Tagged with " Filament"

Mass Portal 3D Prints a Metal Iron Man Helmet Using ColorFabb Metallic Filament

Unless you have been living under a rock of some sort, then you have probably heard of a little indie film called The Avengers: Age of Ultron. In the film, one of the starring superheroes, Iron Man, tries to save the world, but unfortunately ends up creating a robot that wants to destroy it. Oops. But I’m sure it will all work out okay in the end, these sorts of things usually do.
(…weiter auf 3dprint.com)

Graphene 3D Lab Announces New Water-Soluble 3D Printer Filament

On April 30th, Graphene 3D Lab Inc’s Chief Operating Officer, Elena Polyakova, is expected to announce the details of their latest innovative filament a the Canadian Manufacturers and Exporters (CME) forum being held at Mohawk College in Hamilton, Ontario. This latest addition to the Graphene filament family is water-soluble and fully dissolvable in cold water in as little as 30 minutes. The dissolution rate is important because water-soluble filaments are primarily used to hold the spaces between a print that would be too unstable to be self supporting as the filament is extruded. After the print is completed, the water-soluble filaments are ‘washed away’ leaving a product ready for finishing.
(…weiter auf 3dprint.com)

3D Printing With Potato Power — Do Potato Based Plastics Work Well As Filament?

Nope, not the food or the home runs, but 3D printing with a bioplastic made from potatoes or starches called Biome3D. This bioplastic is made in the northwest of Ireland by Biome Plastics and they sell it through the website, 3DomFilaments.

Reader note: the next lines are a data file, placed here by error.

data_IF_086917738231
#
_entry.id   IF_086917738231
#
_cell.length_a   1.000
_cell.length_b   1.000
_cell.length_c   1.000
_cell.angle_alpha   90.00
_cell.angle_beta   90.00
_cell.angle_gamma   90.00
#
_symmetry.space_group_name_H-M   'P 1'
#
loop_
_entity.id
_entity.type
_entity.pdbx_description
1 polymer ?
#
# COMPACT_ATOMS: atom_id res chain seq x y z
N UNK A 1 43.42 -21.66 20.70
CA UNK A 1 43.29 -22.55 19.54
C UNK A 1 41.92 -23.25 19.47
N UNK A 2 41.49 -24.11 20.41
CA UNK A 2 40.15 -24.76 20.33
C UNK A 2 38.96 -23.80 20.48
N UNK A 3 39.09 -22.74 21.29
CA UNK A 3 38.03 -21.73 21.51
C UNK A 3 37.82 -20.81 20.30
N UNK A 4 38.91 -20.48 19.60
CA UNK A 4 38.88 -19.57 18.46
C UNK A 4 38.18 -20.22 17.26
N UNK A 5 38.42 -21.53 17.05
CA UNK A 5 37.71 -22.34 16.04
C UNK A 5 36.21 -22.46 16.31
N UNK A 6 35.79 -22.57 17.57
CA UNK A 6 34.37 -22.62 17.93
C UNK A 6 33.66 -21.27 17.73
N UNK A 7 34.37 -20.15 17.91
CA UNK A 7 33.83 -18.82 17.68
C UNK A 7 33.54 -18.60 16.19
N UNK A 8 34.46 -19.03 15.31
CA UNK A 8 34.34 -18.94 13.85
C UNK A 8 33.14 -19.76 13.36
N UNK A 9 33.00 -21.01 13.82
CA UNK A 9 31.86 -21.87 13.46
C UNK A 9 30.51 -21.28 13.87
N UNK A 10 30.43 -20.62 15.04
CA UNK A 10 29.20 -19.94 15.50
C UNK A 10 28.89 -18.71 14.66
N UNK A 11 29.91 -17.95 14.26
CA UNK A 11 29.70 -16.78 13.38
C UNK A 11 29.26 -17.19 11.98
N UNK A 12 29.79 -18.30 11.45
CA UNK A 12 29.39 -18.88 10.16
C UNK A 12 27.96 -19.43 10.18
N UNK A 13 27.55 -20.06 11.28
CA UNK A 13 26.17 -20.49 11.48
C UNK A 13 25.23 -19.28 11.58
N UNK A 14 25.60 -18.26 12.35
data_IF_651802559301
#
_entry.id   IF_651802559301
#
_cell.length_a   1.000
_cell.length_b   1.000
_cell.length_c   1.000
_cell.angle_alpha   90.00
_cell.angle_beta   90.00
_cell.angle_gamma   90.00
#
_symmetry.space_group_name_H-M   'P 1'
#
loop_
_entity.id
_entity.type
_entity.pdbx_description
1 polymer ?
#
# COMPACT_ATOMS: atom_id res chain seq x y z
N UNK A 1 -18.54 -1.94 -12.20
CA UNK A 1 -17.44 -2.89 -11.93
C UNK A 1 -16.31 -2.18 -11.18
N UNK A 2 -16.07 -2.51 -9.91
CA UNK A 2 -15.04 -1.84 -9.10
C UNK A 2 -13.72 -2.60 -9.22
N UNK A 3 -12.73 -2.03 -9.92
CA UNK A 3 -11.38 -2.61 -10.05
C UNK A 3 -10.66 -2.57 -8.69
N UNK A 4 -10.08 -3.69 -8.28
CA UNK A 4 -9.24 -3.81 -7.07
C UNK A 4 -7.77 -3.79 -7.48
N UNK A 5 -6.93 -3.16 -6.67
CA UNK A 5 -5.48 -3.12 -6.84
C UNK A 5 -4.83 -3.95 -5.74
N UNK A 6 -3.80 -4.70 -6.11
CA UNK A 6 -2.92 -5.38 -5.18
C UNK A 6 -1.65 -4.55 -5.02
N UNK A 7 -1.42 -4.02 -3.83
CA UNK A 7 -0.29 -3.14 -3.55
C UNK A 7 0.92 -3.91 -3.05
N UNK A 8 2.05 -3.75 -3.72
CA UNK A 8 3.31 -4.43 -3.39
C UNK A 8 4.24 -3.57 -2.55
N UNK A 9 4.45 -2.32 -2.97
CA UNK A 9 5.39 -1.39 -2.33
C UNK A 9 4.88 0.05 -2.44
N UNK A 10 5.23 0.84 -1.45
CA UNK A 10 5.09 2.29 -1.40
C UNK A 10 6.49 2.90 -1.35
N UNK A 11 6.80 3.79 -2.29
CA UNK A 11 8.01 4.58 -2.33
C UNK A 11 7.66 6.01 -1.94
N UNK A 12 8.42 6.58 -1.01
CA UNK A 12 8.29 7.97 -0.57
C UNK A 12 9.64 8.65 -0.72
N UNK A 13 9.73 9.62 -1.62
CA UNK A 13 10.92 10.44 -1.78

(…weiter auf 3dprint.com)

Potato filament vs Corn based PLA

Can you 3D print with potatoes? Sure! Biome3D is a bioplastic based on potatoes. It’s also rather different from Corn based PLA and it has some quite useful properties!
Read more on my tests here:
http://flashgamer.com/arduino/comments/printing-with-potatoes
(Quelle: Youtube)

MyMiniFactory Wants to Give You Free Filament

Let’s be honest, 3D printing is not by any stretch of the imagination an especially affordable or inexpensive hobby. While there are a few decent sub-$1000 desktop 3D printers on the market, most of the more popular models are probably going to set you back well over that. And let’s not forget the cost of filament, with typical prices for a 1 kilogram spool ranging between $30 and $60 depending on the brand, quality, and material.
(…weiter auf 3dprint.com)

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